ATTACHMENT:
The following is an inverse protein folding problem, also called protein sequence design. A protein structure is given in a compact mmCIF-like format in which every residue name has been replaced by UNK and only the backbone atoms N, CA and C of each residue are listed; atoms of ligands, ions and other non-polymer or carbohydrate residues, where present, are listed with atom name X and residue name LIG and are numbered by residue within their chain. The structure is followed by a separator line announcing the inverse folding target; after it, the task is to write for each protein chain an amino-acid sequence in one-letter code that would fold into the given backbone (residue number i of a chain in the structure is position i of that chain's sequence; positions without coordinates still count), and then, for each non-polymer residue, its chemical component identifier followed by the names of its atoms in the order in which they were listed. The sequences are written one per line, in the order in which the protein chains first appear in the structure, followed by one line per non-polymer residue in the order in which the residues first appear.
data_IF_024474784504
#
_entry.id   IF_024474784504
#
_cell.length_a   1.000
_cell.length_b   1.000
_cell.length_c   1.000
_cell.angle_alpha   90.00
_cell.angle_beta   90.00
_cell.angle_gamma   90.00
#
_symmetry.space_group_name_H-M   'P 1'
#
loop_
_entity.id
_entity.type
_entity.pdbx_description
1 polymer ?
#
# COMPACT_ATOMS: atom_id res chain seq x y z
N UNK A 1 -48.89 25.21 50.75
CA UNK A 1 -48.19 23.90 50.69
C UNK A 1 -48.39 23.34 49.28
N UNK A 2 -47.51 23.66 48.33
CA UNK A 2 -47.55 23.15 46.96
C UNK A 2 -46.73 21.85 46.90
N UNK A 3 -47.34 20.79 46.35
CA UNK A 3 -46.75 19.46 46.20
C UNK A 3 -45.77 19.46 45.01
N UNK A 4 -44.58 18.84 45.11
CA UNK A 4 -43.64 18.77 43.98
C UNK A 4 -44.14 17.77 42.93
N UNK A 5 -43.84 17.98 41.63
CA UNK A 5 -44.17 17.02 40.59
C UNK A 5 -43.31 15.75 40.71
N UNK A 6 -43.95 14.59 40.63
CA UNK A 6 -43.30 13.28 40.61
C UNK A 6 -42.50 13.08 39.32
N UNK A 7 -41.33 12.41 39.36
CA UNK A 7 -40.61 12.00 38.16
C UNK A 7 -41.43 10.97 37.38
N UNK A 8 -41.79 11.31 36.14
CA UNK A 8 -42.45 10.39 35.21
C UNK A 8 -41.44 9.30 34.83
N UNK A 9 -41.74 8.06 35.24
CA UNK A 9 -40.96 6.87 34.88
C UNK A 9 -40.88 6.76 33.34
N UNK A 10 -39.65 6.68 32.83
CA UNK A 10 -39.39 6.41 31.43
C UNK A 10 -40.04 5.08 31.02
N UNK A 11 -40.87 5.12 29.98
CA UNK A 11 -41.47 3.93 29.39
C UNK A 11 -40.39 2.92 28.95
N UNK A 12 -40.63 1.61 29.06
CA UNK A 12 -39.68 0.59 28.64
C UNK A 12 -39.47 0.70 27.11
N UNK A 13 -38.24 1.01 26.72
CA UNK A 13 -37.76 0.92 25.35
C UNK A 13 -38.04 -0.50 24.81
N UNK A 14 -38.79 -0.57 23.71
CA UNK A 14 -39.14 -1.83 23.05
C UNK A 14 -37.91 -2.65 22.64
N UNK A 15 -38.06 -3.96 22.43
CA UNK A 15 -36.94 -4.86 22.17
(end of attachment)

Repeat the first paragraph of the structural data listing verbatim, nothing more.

The following is an inverse protein folding problem, also called protein sequence design. A protein structure is given in a compact mmCIF-like format in which every residue name has been replaced by UNK and only the backbone atoms N, CA and C of each residue are listed; atoms of ligands, ions and other non-polymer or carbohydrate residues, where present, are listed with atom name X and residue name LIG and are numbered by residue within their chain. The structure is followed by a separator line announcing the inverse folding target; after it, the task is to write for each protein chain an amino-acid sequence in one-letter code that would fold into the given backbone (residue number i of a chain in the structure is position i of that chain's sequence; positions without coordinates still count), and then, for each non-polymer residue, its chemical component identifier followed by the names of its atoms in the order in which they were listed. The sequences are written one per line, in the order in which the protein chains first appear in the structure, followed by one line per non-polymer residue in the order in which the residues first appear.